problem the republican party has made. this is the mistake the republican party's made. they listen to the loudest voices. a small, small percentage of americans. and americans, by the way, who don't swing presidential elections. i have been saying it ad nauseam for four years and making extremist conservatives very upset. you don't just look at what the most conservative person in northwest florida is going to do when they're voting. if you want to win the white house, you ask what's going to happen in bucks county, pennsylvania, what's going to happen in the suburbs of philly, what's going to happen in the i-4 corridor, in columbus, ohio. republicans chasing survivalists and the wayne lapierre fringe of the republican party, i'm not talking the nra, i'm talking the extreme fringe of the nra, that's just such a losing formula. >> yeah. so look, everything you said is
obviously completely true, and i can't disagree with it. it is at the moment a recipe for disaster. it's some kind of thelma & louise exercise where they're trying to take the party over the cliff. but i also agree, i think the colin powell performance was extraordinary. i think the way he calmly, clearly, logically -- it was just so logical from a, b to c laid out everything you just said in terms of how the republican party has moved and why it's not his party, i think there are a couple other things about the interview worth noting. one is, of course, he is to some degree still fighting the battles of the bush administration where he had that sensible, more centrist position and was fighting the neocons and for the most part probably lost. and he also has this -- you know, this particular ability to look at the situation as somebody who is a member of a minority and is trying to be a republican and feels this hostility toward him from the rest of the party, in part because he is a minority. but just to finish on a slightly more optimistic note, joe, while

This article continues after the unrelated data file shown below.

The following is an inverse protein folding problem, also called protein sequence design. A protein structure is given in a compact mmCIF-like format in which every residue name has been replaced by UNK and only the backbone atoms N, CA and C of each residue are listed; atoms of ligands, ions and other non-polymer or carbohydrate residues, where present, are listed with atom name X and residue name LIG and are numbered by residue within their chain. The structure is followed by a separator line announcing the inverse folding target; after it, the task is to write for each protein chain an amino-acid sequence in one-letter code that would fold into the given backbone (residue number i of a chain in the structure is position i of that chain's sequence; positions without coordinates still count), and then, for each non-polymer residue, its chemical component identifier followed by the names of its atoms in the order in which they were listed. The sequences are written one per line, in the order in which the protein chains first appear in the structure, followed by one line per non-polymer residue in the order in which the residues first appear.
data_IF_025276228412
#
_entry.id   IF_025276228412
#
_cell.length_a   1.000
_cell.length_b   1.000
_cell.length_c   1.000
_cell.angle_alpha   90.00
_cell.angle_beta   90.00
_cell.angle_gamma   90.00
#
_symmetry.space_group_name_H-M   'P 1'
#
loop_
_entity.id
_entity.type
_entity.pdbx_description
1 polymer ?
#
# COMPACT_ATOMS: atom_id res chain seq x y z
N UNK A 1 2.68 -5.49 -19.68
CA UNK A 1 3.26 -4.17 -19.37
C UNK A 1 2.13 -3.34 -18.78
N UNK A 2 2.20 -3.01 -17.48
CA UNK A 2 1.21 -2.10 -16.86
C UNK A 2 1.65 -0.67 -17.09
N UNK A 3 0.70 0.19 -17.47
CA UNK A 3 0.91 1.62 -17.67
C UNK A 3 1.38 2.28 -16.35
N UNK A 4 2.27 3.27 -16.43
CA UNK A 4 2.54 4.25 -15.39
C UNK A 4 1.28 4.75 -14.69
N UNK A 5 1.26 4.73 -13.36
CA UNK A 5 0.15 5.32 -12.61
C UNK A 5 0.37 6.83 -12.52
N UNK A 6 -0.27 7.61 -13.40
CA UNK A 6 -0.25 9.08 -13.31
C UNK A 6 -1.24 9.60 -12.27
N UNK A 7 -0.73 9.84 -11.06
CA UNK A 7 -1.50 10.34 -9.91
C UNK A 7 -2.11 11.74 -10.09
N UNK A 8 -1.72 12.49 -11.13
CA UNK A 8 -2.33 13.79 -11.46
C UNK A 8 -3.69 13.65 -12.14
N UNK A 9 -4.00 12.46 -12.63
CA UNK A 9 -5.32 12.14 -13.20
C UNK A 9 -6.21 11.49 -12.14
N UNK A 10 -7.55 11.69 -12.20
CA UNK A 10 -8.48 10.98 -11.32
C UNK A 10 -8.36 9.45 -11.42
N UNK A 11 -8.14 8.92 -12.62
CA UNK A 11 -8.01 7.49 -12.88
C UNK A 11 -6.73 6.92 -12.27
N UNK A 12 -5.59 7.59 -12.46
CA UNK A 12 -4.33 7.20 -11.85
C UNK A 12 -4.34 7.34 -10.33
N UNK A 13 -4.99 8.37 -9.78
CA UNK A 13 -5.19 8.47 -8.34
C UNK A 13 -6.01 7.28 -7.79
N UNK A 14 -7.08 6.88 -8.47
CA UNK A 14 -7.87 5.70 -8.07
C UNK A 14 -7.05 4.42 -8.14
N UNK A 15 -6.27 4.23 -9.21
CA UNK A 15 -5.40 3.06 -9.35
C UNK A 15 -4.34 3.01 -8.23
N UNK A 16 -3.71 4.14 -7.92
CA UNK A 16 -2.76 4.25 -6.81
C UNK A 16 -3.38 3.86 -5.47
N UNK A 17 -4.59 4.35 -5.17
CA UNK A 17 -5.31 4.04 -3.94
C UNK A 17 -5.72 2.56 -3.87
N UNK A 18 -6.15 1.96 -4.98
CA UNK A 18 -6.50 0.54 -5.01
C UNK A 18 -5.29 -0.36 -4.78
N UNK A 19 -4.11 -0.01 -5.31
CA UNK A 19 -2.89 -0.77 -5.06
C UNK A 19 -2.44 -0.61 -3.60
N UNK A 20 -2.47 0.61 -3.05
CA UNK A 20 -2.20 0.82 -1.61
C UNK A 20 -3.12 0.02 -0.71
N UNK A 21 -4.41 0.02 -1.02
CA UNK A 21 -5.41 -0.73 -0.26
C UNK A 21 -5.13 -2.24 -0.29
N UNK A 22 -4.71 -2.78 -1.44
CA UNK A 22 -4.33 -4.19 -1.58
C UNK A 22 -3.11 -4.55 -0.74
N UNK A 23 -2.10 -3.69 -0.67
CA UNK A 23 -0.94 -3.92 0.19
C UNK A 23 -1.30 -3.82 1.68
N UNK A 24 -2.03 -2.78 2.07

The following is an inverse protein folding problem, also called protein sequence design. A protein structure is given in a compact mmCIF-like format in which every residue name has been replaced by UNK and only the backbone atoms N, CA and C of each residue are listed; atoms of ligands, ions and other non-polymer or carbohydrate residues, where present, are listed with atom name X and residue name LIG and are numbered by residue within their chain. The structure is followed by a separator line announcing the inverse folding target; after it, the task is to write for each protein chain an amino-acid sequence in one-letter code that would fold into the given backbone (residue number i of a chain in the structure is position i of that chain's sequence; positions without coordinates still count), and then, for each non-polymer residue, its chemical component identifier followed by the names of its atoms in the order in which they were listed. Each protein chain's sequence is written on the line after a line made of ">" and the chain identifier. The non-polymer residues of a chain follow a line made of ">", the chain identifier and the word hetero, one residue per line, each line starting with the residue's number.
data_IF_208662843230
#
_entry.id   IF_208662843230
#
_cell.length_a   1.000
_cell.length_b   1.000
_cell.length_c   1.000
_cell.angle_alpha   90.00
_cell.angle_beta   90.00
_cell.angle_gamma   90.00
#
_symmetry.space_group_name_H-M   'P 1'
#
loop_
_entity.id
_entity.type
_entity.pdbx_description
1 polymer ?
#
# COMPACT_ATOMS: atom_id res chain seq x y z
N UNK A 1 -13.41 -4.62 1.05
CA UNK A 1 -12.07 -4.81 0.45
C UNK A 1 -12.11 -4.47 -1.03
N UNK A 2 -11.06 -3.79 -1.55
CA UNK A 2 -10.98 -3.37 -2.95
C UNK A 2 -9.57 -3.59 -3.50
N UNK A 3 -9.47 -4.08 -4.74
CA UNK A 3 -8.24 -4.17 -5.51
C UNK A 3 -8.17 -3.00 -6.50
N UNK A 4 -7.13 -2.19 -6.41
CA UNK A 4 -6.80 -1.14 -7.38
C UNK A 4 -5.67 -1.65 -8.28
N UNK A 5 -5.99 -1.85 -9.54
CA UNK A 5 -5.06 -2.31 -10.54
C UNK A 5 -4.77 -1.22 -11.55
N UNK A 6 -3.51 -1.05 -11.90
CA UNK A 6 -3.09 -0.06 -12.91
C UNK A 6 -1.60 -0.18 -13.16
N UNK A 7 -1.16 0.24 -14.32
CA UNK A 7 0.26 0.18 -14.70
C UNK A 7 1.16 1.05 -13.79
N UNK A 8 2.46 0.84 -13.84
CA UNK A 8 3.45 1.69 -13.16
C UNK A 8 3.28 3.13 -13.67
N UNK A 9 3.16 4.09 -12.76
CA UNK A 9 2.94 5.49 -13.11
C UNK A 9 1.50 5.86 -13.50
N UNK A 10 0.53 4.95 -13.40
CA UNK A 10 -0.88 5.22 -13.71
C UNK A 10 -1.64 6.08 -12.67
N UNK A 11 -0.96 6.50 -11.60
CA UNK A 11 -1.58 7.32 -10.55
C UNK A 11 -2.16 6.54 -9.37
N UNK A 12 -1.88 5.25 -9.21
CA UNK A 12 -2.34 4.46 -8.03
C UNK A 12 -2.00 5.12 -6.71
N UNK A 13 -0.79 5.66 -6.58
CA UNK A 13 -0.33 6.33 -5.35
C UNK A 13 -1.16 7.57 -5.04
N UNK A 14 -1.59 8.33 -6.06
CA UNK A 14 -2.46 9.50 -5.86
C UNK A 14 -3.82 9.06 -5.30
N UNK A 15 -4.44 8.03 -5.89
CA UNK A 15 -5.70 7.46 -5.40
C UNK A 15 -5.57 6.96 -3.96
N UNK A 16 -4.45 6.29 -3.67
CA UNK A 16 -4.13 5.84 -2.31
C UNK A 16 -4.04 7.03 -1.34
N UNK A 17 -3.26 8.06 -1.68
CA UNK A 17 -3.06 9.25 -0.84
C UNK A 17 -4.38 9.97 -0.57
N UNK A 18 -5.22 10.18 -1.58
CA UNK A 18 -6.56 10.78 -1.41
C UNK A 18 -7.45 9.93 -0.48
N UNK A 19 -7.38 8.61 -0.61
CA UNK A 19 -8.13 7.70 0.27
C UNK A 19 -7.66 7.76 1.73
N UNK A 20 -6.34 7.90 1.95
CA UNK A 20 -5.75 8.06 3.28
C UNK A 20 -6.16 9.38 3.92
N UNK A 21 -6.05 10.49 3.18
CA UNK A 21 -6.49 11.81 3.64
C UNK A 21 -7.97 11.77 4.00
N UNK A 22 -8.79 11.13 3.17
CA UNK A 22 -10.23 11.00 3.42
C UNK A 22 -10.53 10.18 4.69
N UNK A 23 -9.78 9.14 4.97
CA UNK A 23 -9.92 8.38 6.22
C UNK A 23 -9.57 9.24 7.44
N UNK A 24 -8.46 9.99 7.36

at the moment it is impossible to point to any sign in the republican party that they're taking to heart the kinds of things colin powell is saying, you do remember, as you've pointed out many times on the show, that parties do have this tendency to self-correct before they self-destruct. if you look at the democratic party after 1972, it pulled itself together and eventually created the dlc. of course, after '64 nixon was able to pull the republican party back to center. >> 1984, democrats were off the deep end. and that's when bill clinton and like you said the dlc brought them together. here's the really disturbing thing. i remember, mike, back in 1995, a lot of people were talking about colin powell running for president. and i didn't want colin powell to run for president. he was a moderate. i was a conservative. but it wasn't the entire party and me against colin powell.
like there were moderates in the center of the party. and we had this very positive give and take. >> what's happened? >> this tug. >> what's happened? >> the moderates in the party have collapsed. >> where are those voices coming from? >> i am now considered by a lot of the right-wing looneys to be a moderate, to be a, quote, rino. anybody that's listened to anything i've said on taxes, on the budget, on the fiscal cliff, i mean, i think my party made a horrible mistake on the fiscal cliff, and yes, i would stare at the president on a government shutdown and say, yeah, maybe shutting down the government's reckless, but you know what's even more reckless? continuing to spend the way you and harry reid want to spend, and i'd have that battle. now, that -- the fact that a guy that carries that around as his core message, the fact that i was willing to shut down the government in 1995, and i would advise it again in 2012, if
washington doesn't get serious about curing the debt and the fact that i am considered a moderate, that should be deeply disturbing to the republican party. >> isn't that one of the key questions that republican leaders have to ask themselves? what has happened to the moderate voices in this party in that party? what has happened? you know, 15 years ago, you could have those discussions in congress in a much more amenable way. those discussions don't take place today within the republican party. look at lindsey graham. what, five, seven years ago, he could have been described as a moderate. but now because of his fear of a primary from the right, he increasingly drifts toward the right. and he's no longer a moderate voice. >> i mean, lindsey said something about like don't try to take my assault weapon away. just silly like that. >> crazy stuff. >> come on. first of all, i would like to see him try to shoot one. >> that's the reason mike said, you've got this enormous from the right coming from all these guys and ladies that if they